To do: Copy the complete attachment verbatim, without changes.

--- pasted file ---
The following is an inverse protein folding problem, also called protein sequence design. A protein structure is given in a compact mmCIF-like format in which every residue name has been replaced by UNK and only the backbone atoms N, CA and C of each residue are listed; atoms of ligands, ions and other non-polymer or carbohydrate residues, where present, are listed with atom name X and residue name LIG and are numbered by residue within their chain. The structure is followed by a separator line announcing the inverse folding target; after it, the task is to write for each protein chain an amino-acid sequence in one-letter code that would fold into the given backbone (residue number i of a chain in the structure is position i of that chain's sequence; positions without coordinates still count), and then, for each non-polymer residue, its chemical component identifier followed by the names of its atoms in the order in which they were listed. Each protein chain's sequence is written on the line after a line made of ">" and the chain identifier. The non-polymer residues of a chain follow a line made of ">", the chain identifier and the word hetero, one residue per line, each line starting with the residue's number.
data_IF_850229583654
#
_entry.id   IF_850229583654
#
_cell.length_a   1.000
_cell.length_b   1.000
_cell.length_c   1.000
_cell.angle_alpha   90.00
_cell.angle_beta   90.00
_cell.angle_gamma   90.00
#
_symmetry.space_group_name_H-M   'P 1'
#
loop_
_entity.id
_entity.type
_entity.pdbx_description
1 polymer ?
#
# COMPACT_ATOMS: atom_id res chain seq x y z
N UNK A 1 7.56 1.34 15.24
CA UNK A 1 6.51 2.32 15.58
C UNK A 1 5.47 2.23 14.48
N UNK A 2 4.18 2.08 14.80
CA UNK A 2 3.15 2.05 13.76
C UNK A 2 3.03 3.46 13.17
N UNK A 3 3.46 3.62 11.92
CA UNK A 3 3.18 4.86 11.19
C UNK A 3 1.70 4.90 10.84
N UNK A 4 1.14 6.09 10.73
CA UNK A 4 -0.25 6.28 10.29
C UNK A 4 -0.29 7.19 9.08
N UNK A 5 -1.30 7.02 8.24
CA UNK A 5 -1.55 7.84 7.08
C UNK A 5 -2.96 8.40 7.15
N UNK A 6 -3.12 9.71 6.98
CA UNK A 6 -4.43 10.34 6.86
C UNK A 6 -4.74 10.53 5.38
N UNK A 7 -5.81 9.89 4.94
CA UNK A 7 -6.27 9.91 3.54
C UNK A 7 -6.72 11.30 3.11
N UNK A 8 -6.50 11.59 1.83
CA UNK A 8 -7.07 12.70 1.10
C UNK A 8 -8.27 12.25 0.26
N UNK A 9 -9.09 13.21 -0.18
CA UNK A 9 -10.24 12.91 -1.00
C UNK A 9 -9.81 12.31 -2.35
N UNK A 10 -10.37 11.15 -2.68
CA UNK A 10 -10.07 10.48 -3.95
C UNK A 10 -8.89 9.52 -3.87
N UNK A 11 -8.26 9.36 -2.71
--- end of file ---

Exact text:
The following is an inverse protein folding problem, also called protein sequence design. A protein structure is given in a compact mmCIF-like format in which every residue name has been replaced by UNK and only the backbone atoms N, CA and C of each residue are listed; atoms of ligands, ions and other non-polymer or carbohydrate residues, where present, are listed with atom name X and residue name LIG and are numbered by residue within their chain. The structure is followed by a separator line announcing the inverse folding target; after it, the task is to write for each protein chain an amino-acid sequence in one-letter code that would fold into the given backbone (residue number i of a chain in the structure is position i of that chain's sequence; positions without coordinates still count), and then, for each non-polymer residue, its chemical component identifier followed by the names of its atoms in the order in which they were listed. Each protein chain's sequence is written on the line after a line made of ">" and the chain identifier. The non-polymer residues of a chain follow a line made of ">", the chain identifier and the word hetero, one residue per line, each line starting with the residue's number.
data_IF_850229583654
#
_entry.id   IF_850229583654
#
_cell.length_a   1.000
_cell.length_b   1.000
_cell.length_c   1.000
_cell.angle_alpha   90.00
_cell.angle_beta   90.00
_cell.angle_gamma   90.00
#
_symmetry.space_group_name_H-M   'P 1'
#
loop_
_entity.id
_entity.type
_entity.pdbx_description
1 polymer ?
#
# COMPACT_ATOMS: atom_id res chain seq x y z
N UNK A 1 7.56 1.34 15.24
CA UNK A 1 6.51 2.32 15.58
C UNK A 1 5.47 2.23 14.48
N UNK A 2 4.18 2.08 14.80
CA UNK A 2 3.15 2.05 13.76
C UNK A 2 3.03 3.46 13.17
N UNK A 3 3.46 3.62 11.92
CA UNK A 3 3.18 4.86 11.19
C UNK A 3 1.70 4.90 10.84
N UNK A 4 1.14 6.09 10.73
CA UNK A 4 -0.25 6.28 10.29
C UNK A 4 -0.29 7.19 9.08
N UNK A 5 -1.30 7.02 8.24
CA UNK A 5 -1.55 7.84 7.08
C UNK A 5 -2.96 8.40 7.15
N UNK A 6 -3.12 9.71 6.98
CA UNK A 6 -4.43 10.34 6.86
C UNK A 6 -4.74 10.53 5.38
N UNK A 7 -5.81 9.89 4.94
CA UNK A 7 -6.27 9.91 3.54
C UNK A 7 -6.72 11.30 3.11
N UNK A 8 -6.50 11.59 1.83
CA UNK A 8 -7.07 12.70 1.10
C UNK A 8 -8.27 12.25 0.26
N UNK A 9 -9.09 13.21 -0.18
CA UNK A 9 -10.24 12.91 -1.00
C UNK A 9 -9.81 12.31 -2.35
N UNK A 10 -10.37 11.15 -2.68
CA UNK A 10 -10.07 10.48 -3.95
C UNK A 10 -8.89 9.52 -3.87
N UNK A 11 -8.26 9.36 -2.71